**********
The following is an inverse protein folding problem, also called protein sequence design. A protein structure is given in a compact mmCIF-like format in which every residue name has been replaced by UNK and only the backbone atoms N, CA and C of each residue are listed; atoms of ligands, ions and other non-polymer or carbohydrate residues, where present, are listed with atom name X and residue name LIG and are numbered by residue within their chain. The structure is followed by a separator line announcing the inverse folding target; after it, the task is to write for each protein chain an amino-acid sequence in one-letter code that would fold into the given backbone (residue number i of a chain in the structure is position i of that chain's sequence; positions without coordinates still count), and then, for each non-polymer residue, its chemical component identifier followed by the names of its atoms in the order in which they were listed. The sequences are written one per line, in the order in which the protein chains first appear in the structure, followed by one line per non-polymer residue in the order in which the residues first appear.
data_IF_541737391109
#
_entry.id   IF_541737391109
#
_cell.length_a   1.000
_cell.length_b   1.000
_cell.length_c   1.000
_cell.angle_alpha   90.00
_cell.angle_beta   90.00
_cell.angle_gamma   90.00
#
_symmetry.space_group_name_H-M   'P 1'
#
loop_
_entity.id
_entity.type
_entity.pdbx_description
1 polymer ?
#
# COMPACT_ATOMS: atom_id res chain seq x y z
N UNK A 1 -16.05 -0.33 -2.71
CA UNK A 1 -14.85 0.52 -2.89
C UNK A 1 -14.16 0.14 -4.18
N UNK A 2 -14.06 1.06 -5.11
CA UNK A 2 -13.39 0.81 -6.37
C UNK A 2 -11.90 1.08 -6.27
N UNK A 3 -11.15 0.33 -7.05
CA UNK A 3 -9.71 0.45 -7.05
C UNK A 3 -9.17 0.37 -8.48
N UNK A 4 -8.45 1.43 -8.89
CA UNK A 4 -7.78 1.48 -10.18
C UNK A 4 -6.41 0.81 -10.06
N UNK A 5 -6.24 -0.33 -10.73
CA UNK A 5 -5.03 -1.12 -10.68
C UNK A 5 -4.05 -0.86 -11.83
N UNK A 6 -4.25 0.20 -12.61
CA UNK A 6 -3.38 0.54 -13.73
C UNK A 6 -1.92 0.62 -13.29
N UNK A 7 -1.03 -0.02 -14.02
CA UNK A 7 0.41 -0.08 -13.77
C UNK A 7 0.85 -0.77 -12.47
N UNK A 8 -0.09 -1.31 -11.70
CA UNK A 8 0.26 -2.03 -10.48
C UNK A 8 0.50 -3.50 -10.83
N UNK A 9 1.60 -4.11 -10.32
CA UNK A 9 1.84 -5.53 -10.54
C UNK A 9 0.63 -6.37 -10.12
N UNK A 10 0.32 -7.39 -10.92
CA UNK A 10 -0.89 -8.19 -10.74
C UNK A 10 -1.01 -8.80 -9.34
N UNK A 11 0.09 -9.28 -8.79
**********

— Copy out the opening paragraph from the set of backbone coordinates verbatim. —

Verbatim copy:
The following is an inverse protein folding problem, also called protein sequence design. A protein structure is given in a compact mmCIF-like format in which every residue name has been replaced by UNK and only the backbone atoms N, CA and C of each residue are listed; atoms of ligands, ions and other non-polymer or carbohydrate residues, where present, are listed with atom name X and residue name LIG and are numbered by residue within their chain. The structure is followed by a separator line announcing the inverse folding target; after it, the task is to write for each protein chain an amino-acid sequence in one-letter code that would fold into the given backbone (residue number i of a chain in the structure is position i of that chain's sequence; positions without coordinates still count), and then, for each non-polymer residue, its chemical component identifier followed by the names of its atoms in the order in which they were listed. The sequences are written one per line, in the order in which the protein chains first appear in the structure, followed by one line per non-polymer residue in the order in which the residues first appear.